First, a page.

Discussion Board:
"How to Be Successful"



Download:  MS Word



Below, please find information I will take into consideration when grading your posts.  Remember, you are not posting to Facebook or a blog.  If your post is one or two huge paragraphs, you will not receive a good grade. 


  1.  General Considerations: 

Primary Post

Preliminaries:  Turn on Microsoft Word’s “Proofing.”  You can find a video tutorial on how to accomplish this.  Just hold down the control button (ctrl) on your computer, place your cursor on the word that appears in blue font and is underlined, and then “left click” on the word.  Proofing.  This will take you to a video, and text description, of how to turn on Word’s proofing.

When you turn on Word’s proofing, errors in grammar and punctuation will be indicated with little squiggly green lines.  Errors of spelling are underlined with little squiggly red lines.  Don’t ignore these little squiggly lines.  Most often, they indicate that you have an error in grammar, punctuation, or spelling.  If you feel you haven’t made an error, highlight the information that has squiggly lines under it, right click, and then look the reasoning that Word has highlighted the text.  If you disagree with Word, and feel that you are correct, then you can click: “Ignore Once.”  When you do so, the little green or red squiggly lines will disappear from under the text.

Read the DB Question Carefully:  Make sure you read the DB question carefully.  Students often answer part of the question but miss other parts.  Read carefully.  If the post prompt consists of two questions, make sure you address both questions.  Think about the relationship between the two questions and try to integrate them in your response.  That is, don’t address the questions separately.  Attempt to integrate them into them into the logical “argument” of your post.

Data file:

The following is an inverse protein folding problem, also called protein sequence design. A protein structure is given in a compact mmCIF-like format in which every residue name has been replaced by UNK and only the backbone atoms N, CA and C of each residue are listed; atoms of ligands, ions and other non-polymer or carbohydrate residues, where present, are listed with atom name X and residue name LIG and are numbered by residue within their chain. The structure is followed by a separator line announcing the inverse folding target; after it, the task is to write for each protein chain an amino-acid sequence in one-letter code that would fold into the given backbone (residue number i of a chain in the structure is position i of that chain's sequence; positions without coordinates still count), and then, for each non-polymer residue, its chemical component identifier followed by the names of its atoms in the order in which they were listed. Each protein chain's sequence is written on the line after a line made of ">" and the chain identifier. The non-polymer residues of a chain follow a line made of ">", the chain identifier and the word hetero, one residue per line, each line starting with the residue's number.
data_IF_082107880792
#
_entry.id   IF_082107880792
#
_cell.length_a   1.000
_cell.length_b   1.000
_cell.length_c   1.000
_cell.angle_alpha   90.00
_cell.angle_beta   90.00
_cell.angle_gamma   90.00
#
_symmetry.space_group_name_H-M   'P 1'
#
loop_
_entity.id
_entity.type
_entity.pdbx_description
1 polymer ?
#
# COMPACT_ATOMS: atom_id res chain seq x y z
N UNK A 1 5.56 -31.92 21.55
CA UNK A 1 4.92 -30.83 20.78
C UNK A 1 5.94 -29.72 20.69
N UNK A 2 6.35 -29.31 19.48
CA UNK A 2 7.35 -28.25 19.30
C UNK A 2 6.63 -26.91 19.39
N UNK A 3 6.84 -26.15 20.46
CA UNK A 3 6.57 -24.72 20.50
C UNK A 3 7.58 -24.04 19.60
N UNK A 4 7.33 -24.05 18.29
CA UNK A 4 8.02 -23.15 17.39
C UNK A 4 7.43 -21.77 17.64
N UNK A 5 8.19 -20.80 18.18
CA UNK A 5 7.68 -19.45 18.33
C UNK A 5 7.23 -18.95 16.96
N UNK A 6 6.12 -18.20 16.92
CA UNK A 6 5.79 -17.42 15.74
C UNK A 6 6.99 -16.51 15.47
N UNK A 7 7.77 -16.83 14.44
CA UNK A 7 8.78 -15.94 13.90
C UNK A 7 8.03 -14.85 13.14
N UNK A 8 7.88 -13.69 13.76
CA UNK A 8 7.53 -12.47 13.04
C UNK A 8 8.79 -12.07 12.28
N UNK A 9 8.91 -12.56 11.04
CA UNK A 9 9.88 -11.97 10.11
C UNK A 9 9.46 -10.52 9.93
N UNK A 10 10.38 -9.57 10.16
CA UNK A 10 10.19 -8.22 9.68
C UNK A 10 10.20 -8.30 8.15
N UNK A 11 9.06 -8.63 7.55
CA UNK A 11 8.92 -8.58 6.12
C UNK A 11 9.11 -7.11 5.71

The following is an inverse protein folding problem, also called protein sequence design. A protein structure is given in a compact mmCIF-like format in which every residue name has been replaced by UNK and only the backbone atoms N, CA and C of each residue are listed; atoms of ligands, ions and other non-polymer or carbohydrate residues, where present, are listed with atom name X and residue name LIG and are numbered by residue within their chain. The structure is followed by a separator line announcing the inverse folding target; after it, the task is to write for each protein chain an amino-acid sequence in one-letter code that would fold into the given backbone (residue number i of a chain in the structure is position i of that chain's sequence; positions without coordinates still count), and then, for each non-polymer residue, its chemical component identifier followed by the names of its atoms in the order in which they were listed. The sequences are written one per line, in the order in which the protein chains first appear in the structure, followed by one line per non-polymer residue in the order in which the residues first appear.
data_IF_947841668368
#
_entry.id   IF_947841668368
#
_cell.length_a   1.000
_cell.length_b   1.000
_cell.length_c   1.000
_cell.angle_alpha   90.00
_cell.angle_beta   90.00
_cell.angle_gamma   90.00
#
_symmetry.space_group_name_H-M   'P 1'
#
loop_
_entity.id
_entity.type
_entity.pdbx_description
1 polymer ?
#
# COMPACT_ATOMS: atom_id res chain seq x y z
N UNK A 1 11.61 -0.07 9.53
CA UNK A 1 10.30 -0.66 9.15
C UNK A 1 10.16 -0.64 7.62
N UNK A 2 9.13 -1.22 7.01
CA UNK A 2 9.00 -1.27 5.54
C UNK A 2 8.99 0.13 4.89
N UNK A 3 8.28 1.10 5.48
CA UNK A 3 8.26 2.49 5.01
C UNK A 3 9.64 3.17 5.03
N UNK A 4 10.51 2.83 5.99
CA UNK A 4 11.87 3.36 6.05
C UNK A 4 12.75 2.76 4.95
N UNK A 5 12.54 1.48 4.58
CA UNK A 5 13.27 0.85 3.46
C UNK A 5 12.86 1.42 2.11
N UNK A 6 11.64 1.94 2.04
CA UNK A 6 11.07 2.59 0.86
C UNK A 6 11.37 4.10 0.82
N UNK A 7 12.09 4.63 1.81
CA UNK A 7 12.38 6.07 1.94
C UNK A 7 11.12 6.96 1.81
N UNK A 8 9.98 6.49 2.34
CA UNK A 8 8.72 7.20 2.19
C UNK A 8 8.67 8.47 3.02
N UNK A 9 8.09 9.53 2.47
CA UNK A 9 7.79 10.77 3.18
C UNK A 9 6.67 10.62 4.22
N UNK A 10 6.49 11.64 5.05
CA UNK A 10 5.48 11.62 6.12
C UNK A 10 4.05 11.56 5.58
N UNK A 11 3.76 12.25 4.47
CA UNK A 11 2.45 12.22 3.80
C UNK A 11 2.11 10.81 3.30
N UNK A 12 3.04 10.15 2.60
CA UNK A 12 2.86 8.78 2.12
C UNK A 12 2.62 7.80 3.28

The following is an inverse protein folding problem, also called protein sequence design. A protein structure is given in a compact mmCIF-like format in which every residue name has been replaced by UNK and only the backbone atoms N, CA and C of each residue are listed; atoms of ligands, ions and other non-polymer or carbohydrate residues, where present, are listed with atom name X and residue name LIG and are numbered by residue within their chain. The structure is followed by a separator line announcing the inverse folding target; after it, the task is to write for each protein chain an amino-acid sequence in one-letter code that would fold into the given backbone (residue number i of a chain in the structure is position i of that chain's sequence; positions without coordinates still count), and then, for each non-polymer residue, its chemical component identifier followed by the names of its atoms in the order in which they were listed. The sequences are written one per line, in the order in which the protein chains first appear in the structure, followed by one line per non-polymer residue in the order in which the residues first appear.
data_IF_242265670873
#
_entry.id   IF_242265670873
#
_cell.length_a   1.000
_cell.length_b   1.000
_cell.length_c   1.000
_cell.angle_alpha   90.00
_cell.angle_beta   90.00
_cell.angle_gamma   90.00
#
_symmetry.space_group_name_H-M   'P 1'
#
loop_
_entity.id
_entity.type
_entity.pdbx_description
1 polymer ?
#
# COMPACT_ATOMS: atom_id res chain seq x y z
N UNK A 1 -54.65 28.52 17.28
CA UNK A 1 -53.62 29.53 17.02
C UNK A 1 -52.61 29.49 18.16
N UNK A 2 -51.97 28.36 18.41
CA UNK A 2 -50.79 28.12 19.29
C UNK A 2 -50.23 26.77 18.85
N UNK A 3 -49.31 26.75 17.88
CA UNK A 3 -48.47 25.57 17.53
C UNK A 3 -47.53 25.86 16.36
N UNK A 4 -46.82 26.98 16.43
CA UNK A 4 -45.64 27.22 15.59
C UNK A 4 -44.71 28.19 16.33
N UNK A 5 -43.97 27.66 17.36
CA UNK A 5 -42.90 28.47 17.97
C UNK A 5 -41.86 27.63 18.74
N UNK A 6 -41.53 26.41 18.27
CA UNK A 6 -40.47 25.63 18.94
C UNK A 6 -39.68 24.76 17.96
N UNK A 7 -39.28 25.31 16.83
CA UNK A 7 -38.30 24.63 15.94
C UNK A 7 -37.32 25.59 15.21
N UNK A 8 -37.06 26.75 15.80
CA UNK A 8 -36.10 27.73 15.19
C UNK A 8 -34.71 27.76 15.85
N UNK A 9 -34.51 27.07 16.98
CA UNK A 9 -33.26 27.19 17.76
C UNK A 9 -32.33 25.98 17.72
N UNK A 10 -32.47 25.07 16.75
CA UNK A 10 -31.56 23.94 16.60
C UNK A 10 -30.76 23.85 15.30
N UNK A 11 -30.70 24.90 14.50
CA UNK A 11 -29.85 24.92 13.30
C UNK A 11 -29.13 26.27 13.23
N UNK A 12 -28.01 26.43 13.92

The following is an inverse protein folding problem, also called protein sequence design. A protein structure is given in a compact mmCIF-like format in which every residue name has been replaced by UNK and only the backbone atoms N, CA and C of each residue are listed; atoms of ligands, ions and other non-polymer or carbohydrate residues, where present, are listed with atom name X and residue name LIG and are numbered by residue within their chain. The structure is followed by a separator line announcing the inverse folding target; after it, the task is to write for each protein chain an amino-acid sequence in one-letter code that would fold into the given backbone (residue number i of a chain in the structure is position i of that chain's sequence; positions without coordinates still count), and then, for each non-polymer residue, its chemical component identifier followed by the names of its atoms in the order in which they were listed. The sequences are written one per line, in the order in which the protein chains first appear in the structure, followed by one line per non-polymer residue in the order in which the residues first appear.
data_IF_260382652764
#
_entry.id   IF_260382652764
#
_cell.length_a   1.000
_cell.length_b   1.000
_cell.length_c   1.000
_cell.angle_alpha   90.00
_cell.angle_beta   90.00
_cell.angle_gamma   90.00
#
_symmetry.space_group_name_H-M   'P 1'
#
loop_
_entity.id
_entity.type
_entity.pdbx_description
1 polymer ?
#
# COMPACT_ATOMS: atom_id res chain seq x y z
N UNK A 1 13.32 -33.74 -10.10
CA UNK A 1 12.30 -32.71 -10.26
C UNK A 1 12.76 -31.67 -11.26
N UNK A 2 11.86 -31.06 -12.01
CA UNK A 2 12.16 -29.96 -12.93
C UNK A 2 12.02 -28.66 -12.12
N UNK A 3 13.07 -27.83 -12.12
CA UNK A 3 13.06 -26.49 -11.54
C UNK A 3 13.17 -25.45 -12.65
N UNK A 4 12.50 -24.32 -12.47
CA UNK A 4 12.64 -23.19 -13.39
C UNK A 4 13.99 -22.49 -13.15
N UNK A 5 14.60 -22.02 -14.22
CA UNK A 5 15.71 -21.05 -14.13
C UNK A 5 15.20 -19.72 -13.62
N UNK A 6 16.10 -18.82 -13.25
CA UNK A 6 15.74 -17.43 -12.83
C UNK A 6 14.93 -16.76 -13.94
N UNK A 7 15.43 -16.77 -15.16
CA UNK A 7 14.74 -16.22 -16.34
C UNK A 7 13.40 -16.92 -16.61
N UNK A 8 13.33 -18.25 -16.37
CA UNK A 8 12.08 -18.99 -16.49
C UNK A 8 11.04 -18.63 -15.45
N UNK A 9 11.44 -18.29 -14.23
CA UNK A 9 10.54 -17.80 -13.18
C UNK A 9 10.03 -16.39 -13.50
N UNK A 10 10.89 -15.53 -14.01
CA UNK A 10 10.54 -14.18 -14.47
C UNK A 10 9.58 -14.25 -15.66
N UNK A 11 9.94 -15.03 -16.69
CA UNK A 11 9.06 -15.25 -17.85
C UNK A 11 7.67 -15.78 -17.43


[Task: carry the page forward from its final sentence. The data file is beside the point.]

Length:  Write approximately 250-400 for the original post.  You can check this by highlighting your post in Microsoft Word.  The word count appears in the bottom left hand corner.

Format:  Please prepare your post in Microsoft Word.  Use “Times New Roman,” 12-point font. 

Posting:  After you finish writing your post, copy and paste it into Blackboard.  You can highlight your entire text in Word by holding down the control key (ctrl) and simultaneously pressing the letter “A” on the keyboard.  (The letter “A” stands for “All”).

Next, you can copy the text you have highlighted by holding down the control key (ctrl) and pressing the letter “C.”  (The letter “C” stands for “Copy”).

Then go to Blackboard, and put your cursor in the area where it says “Message.”  Then hold down the control key (ctrl) and press the letter “V.”  (I have no idea what the letter “V” stands for). 

Your text will then be entered into Blackboard.  All you have to do now is click the “Submit” button and voila, you are done.

Spacing: When posting to Blackboard, please use single spacing.  When sending your post to the professor, please double-space the text before sending.  The professor will be providing feedback for your post, and it is easier to read if your post is double-spaced.

Purpose:  The post is intended to encourage you to “think deeply” about the information contained in lectures and reading assignments.  Do not simply repeat information from lectures/readings—compare, contrast, criticize, analyze, challenge, disagree, integrate, synthesize.

Preparation:  Review all of the materials for the particular module/week’s assignments prior to posting your original answer.

Christian:  Where appropriate, your thread should contain an integration of a Christian worldview (using biblical themes were applicable),

Use Proper Citations:  Provide references and citations, where applicable, according to APA Style Manual (6th edition).  You will receive a separate handout on formatting citations and references, entitled:  “Basic Citations and Reference Examples.”